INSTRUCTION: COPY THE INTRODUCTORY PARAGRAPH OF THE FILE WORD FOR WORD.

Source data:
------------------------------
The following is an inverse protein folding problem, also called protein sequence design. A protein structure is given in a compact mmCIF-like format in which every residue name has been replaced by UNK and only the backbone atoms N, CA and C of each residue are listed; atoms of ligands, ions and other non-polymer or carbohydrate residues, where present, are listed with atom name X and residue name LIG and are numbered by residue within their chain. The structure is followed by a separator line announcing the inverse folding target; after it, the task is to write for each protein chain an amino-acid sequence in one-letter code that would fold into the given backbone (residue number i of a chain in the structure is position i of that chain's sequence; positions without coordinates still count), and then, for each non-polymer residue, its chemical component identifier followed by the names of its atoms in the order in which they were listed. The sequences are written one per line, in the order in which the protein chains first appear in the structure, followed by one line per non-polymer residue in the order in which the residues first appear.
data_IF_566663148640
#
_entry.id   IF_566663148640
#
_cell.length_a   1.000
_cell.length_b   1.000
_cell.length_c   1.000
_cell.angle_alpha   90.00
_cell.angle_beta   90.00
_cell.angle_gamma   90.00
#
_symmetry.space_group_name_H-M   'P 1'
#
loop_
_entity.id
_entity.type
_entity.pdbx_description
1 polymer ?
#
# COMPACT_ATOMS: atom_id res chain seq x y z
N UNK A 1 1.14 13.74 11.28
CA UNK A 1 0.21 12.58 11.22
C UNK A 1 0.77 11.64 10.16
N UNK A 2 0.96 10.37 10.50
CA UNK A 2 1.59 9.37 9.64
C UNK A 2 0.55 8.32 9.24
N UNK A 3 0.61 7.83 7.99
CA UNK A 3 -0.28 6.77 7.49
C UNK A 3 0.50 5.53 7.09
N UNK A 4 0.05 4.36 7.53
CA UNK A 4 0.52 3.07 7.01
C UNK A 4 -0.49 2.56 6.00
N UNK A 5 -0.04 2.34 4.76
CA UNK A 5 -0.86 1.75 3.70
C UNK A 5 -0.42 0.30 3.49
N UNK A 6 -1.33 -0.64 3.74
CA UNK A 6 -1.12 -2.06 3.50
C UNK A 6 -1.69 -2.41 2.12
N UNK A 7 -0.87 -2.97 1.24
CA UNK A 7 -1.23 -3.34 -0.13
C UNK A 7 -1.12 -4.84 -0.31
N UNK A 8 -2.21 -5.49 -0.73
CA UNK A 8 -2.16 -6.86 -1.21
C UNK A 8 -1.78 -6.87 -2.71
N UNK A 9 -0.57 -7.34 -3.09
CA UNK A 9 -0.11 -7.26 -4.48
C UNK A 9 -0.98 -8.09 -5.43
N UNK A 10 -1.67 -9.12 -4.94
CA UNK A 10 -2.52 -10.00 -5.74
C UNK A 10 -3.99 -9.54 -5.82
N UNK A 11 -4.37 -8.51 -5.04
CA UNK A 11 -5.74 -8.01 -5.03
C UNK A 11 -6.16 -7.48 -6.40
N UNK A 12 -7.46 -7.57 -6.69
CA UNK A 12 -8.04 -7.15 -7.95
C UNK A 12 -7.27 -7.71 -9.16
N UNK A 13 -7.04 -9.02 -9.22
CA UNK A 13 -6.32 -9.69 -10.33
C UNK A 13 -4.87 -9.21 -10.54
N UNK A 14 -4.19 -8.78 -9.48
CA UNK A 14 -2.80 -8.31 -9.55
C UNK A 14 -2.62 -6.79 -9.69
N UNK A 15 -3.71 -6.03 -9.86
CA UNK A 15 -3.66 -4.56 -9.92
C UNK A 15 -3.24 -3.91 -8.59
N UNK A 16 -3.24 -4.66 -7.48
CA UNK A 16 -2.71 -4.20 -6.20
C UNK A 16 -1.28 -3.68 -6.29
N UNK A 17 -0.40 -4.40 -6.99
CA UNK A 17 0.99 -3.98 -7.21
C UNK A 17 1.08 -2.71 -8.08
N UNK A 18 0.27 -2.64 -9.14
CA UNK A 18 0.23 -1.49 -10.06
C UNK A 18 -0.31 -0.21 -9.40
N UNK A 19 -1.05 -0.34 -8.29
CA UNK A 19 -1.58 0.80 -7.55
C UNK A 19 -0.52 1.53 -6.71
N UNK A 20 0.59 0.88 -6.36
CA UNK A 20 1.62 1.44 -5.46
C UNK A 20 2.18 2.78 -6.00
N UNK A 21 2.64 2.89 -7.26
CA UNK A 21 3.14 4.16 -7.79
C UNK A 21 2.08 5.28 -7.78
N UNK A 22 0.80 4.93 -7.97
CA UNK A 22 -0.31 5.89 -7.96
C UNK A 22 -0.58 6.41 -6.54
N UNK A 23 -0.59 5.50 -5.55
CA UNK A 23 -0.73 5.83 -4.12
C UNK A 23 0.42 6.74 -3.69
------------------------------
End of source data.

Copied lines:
The following is an inverse protein folding problem, also called protein sequence design. A protein structure is given in a compact mmCIF-like format in which every residue name has been replaced by UNK and only the backbone atoms N, CA and C of each residue are listed; atoms of ligands, ions and other non-polymer or carbohydrate residues, where present, are listed with atom name X and residue name LIG and are numbered by residue within their chain. The structure is followed by a separator line announcing the inverse folding target; after it, the task is to write for each protein chain an amino-acid sequence in one-letter code that would fold into the given backbone (residue number i of a chain in the structure is position i of that chain's sequence; positions without coordinates still count), and then, for each non-polymer residue, its chemical component identifier followed by the names of its atoms in the order in which they were listed. The sequences are written one per line, in the order in which the protein chains first appear in the structure, followed by one line per non-polymer residue in the order in which the residues first appear.